By 31 March 2009, 66 per cent. of business advisers (UKTI export and Business Link advisers and their devolved counterparts) will have received training from the UK-IPO in advising businesses on intellectual property (IP) management. (Contributing to the Science and Innovation Strategy goal for all business advisors [UKTI export and Business Link advisers and their devolved counterparts] to have received this training by summer 2009).
By 31 March 2009, to have a defined role for UK-IPO in relation to IP crime, working in partnership with other agencies, implementing the commitments in the Governments Creative Economy Strategy, and to have developed the resources, expertise and authorisations to fulfil that role credibly and effectively.
Refine copyright policy and improve its relevance in the digital age and to make visibly perceived progress in the eyes of stakeholders through the chain from producers to end users.
Achieve the target of 4 per cent. on return on capital employed.
The Office will deliver additional direct benefits to customers and stakeholders of £2.5 million through a combination of the implementation of new or expanded services, and reductions in office statutory fees.
Make the correct decision on registerability in at least 98.5 per cent. of trade mark applications.
Give good customer service in processing patent applications in 95 per cent. of quality assured cases.
Promote a healthy workforce where people are fit and able to come to work 97 per cent. of the time.
Complete, sign off and return 95 per cent. of performance management forms to personnel by 31 May 2008.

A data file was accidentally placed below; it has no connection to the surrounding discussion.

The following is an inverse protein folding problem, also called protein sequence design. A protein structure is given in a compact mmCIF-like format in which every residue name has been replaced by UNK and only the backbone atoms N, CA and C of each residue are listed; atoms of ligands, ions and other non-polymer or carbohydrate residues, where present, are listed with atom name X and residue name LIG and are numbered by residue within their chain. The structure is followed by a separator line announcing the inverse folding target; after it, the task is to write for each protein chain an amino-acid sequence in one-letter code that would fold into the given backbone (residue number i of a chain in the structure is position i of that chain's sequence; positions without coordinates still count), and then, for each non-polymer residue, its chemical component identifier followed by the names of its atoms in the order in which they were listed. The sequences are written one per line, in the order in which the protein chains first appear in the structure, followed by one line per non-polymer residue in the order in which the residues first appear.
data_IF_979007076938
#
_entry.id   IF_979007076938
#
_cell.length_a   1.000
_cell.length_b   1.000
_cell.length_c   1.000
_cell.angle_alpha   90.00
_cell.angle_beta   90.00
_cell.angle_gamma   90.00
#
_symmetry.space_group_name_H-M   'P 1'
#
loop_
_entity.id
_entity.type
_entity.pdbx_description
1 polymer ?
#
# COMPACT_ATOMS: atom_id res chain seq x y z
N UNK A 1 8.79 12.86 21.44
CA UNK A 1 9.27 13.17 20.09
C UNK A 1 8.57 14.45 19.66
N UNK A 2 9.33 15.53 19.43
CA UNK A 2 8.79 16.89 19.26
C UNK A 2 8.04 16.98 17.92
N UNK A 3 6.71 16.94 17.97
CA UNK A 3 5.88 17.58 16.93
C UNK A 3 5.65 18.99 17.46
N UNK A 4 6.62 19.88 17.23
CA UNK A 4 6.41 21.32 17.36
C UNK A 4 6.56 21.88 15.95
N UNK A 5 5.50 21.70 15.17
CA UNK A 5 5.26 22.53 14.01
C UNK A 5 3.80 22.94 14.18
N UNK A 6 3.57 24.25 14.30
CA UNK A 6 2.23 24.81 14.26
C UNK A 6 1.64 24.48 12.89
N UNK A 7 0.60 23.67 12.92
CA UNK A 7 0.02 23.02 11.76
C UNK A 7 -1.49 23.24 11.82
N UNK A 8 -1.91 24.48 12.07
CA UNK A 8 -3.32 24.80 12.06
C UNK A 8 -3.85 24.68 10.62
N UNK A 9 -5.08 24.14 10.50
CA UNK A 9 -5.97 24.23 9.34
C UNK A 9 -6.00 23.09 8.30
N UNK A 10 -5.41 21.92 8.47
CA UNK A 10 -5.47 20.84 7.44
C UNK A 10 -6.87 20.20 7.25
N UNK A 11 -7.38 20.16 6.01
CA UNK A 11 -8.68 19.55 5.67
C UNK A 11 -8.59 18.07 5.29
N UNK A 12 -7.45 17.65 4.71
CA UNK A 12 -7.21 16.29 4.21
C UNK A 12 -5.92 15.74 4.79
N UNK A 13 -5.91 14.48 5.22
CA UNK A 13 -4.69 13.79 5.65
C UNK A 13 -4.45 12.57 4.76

To achieve 99 per cent. of the agreed monthly service levels for key IT systems.
Reduce consumption of water, energy, travel and waste by 2 per cent.
Develop a highly trained workforce where 90 per cent. of people who have identified a legitimate training need will have received their training.
To achieve 80 per cent. or more of agreed milestones for key business-change projects within the reporting year.
By March 2009, UK-IPO Together (UK-IPOs core management values) will be embedded in the office culture and 80 per cent. of staff know and. understand the management values.
The document has been placed in the Libraries of both Houses.
The Parliamentary Under-Secretary of State for Justice (Bridget Prentice): I am announcing that the Claims Management Regulation Annual Review and an Impact Study, a report to the Ministry of Justice, are being published today.
The Annual Review sets out the progress made on claims management in the first year of regulation. The Annual Review sets out the work undertaken this year in regulating the claims management sector and the challenges and priorities for the coming year.
The Department commissioned Mark Boleat, the first head of Claims Management Regulation, to assess the impact of regulation on the claims management market and produce a report. The Impact Study provides a comprehensive assessment of the claims management market and the impact of regulation on the industry. It concludes that the regulatory regime for claims management services is considered to have had a significant effect in reducing malpractice in its first full year of operation, one of the key objectives of regulation. Successes include dealing with cold calling in person, unauthorised advertising in hospitals and the misleading use of the term, no win, no fee which have all largely been eliminated